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COP26 – what was agreed?

COP26 – what was agreed?

Home » COP26 – what was agreed?

There were almost too many deals and pacts to keep track of over the two weeks of COP26. Claire Thorpe gives an overview of some of the most impactful deals, as well as what was and wasn’t included in the Glasgow Climate Pact.

The Glasgow Climate Pact and 1.5°C

The Glasgow Climate Pact – also known as the cover decision for COP26 – was adopted by all nations that are signatories to the 2015 Paris Agreement.

The agreement requests that parties revisit and strengthen their Nationally Determined Contributions (or NDCs – each country’s commitment to cutting emissions) by 2022. There is a big gap between current NDCs and the emissions cuts needed to limit warming to 1.5°C, which is recognised in the text. However, the text fails to recognise the need to align these NDCs with countries’ Long-Term Strategies, which focus on work to 2050 and beyond.

It is noted that lower income countries will be able to submit more ambitious NDCs if they have more funding and support, but there is no support offered for creating Long-Term Strategies.

Coal & fossil fuels

One of the most talked-about aspects of the Pact is the reference to coal and fossil fuel subsidies. While wording was watered down at the last minute, the need to ‘phasedown’ coal use and move away from ‘inefficient’ fossil fuel subsidies is included.

The need for a just energy transition is also recognised in the text.

Finance, adaptation, loss and damage

A particularly controversial aspect of the Pact is finance. The fact that the previous pledge of $100 billion per year for climate finance was missed is noted and countries are urged to fully deliver this through to 2025.

The text commits to double (from 2019 levels) funding for adaptation to climate change by 2025 and the creation of a work-plan to support this.

However, there is no process to engage with adaptation at political levels, or recognition that this funding must be in the form of grants, not loans which push countries into debt.

Most importantly, there is no finance or mechanism for financing loss and damage incurred by climate change. These losses and damages are being felt by those who have contributed the least to the climate crisis, and so this was widely seen as a failure.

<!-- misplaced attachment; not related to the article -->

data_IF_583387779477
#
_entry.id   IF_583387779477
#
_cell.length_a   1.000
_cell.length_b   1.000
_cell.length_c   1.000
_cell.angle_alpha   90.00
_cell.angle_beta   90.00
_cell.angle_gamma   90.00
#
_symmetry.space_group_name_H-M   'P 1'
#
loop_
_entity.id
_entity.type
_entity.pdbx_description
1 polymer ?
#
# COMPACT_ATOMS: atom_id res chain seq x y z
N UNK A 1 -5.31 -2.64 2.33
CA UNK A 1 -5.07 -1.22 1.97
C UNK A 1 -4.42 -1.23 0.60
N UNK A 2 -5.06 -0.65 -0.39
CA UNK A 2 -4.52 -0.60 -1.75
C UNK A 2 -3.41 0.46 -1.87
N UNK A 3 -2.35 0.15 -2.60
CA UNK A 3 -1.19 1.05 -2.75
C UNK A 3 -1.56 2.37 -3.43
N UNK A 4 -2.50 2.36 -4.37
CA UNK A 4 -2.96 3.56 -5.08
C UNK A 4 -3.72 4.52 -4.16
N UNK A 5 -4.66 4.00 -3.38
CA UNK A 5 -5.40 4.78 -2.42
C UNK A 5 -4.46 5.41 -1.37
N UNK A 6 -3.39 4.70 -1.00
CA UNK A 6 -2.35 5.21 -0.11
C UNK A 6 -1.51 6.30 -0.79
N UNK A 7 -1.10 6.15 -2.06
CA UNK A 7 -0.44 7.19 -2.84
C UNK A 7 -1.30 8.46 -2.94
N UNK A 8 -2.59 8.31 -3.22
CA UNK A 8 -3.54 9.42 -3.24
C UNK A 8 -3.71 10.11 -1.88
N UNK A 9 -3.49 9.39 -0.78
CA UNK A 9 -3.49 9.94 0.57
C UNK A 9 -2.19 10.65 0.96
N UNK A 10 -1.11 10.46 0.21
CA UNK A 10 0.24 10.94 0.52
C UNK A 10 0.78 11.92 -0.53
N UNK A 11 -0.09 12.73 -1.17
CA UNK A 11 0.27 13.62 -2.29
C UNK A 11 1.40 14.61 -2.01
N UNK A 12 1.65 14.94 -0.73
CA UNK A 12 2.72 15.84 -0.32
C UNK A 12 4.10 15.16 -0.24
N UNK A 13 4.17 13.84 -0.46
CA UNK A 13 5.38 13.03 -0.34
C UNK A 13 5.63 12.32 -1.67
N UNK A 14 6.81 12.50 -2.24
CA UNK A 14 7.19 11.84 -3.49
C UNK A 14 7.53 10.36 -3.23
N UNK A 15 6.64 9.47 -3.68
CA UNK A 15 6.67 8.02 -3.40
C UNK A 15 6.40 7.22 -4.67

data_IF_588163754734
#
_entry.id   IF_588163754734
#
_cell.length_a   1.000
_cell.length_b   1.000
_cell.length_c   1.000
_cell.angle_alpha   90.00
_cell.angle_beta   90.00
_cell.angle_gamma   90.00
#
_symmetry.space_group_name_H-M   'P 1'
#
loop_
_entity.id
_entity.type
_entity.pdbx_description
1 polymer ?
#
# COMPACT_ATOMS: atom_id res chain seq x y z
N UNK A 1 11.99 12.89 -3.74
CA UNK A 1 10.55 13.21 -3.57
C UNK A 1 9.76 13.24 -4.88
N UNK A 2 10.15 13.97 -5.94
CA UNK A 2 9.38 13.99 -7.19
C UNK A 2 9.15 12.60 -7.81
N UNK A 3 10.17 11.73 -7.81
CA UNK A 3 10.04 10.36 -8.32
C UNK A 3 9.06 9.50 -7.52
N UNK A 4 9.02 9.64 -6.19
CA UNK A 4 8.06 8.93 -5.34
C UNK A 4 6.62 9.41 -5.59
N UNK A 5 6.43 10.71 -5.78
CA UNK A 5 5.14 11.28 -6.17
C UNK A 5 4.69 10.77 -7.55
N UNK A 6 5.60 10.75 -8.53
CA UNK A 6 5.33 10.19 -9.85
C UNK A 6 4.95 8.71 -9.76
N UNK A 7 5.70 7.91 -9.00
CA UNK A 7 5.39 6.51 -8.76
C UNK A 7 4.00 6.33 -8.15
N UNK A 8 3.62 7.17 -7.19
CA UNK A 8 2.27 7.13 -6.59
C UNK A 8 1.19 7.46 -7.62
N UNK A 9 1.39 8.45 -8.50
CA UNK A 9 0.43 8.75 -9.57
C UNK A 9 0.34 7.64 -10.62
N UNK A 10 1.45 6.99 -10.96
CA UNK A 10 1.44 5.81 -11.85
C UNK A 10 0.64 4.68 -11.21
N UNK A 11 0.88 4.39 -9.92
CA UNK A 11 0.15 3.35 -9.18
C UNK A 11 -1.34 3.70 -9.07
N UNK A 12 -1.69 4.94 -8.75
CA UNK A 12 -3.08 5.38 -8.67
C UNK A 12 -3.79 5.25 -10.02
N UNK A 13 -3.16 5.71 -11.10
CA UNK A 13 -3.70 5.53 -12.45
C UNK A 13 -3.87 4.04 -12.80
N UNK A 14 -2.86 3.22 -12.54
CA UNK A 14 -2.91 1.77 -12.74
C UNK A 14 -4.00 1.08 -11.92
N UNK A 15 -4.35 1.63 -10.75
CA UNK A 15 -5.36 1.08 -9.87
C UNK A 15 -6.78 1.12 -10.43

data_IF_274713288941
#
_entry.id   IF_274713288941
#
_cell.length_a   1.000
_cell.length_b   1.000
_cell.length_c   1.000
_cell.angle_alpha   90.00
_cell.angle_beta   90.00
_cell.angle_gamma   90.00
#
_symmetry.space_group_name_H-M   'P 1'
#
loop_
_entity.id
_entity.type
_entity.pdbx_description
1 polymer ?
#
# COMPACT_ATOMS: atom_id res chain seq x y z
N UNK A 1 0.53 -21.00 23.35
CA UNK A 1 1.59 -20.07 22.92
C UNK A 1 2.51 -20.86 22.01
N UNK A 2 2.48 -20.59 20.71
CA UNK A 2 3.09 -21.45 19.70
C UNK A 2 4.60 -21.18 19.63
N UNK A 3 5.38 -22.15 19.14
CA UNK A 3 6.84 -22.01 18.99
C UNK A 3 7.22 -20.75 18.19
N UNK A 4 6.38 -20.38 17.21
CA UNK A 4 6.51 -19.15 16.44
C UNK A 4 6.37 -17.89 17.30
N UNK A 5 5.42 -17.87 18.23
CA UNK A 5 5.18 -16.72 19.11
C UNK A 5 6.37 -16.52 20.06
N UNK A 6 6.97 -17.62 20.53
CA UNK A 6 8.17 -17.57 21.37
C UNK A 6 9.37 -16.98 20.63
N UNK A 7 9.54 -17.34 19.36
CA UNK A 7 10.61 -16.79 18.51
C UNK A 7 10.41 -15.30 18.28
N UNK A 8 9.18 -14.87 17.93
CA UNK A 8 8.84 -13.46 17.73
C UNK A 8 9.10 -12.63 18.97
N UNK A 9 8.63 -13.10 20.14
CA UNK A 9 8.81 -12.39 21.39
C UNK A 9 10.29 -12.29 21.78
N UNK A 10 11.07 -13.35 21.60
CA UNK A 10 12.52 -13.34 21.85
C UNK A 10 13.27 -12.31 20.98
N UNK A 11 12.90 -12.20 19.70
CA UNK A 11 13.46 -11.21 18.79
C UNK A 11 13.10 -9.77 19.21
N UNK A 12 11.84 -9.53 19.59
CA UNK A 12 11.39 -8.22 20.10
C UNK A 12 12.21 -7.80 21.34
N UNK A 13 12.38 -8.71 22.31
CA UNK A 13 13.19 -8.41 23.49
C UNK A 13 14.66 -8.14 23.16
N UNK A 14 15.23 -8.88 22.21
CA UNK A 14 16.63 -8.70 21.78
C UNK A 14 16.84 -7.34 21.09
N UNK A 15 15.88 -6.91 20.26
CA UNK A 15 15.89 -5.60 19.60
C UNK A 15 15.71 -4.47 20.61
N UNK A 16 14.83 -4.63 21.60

Finalising the Paris rulebook

The rulebook on the Paris Agreement was finalised, having been delayed over the past five years. This mainly concerned transparency and carbon markets. While some loopholes were closed, many remain and aspects of this text are seen as weak.

Deals and deforestation

Climate Action Tracker showed that the deals at Glasgow, if fully implemented, would close the emissions gap by 9%. At the moment, these deals do not have policies behind them to implement them, these must be urgently created, and governments held to account to keep to their word.

Countries agreed to halt and reverse deforestation and land degradation by 2030. Over $19 billion in funding was allocated to protect forests, a partnership of 28 countries agreed to boost trade in sustainable goods, and 30 financial institutions agreed to stop investments in deforestation by 2025. There is no legally binding regulation to end support for deforestation across all sectors and all commitments were voluntary.

Methane and coal

The Global Methane Pledge, signed by 107 countries, aims for 30% reductions in methane emissions by 2030. Signatories make up close to 70% of the global economy and six of the then biggest methane emitters. There was a pledge of $330 million to assist reduction efforts for this powerful greenhouse gas. Big methane emitters, including Iran and Russia, failed to sign. Agricultural emissions are also largely missed from the Pledge, although they make up 40% of methane emissions from human activity.

This was heralded as the COP in which coal, the dirtiest fossil fuel, would be consigned to history. Over 190 countries, financial institutions and companies will phase out coal power, with 28 new members joining the Powering Past Coal Alliance. The countries of the G20 will end overseas finance for coal. A deal with South Africa will provide $8.5 billion for the country to move from coal to clean power. Vietnam will not build any new coal power stations – they were previously the country with the third largest coal pipeline. Following India’s net-zero targets, all 10 of the biggest coal power countries are committed to net zero. Together, this means that new coal power is uneconomic and the retirement of existing plants is likely to increase in pace to meet net zero targets.

Beyond Oil and Gas Alliance

For other fossil fuels, 20 countries pledged to end the funding of fossil fuel projects overseas by 2022. Ten countries, including Wales, formed the Beyond Oil and Gas Alliance, moving to stop fossil fuel production.

However, many countries claiming to be leaders on the climate refused to sign, and their reluctance will mean an increased reliance on unproven technologies to reduce emissions.

Reactions to COP26

You can read some of the CAT team’s responses to the process and decisions at COP26 in our latest blog.


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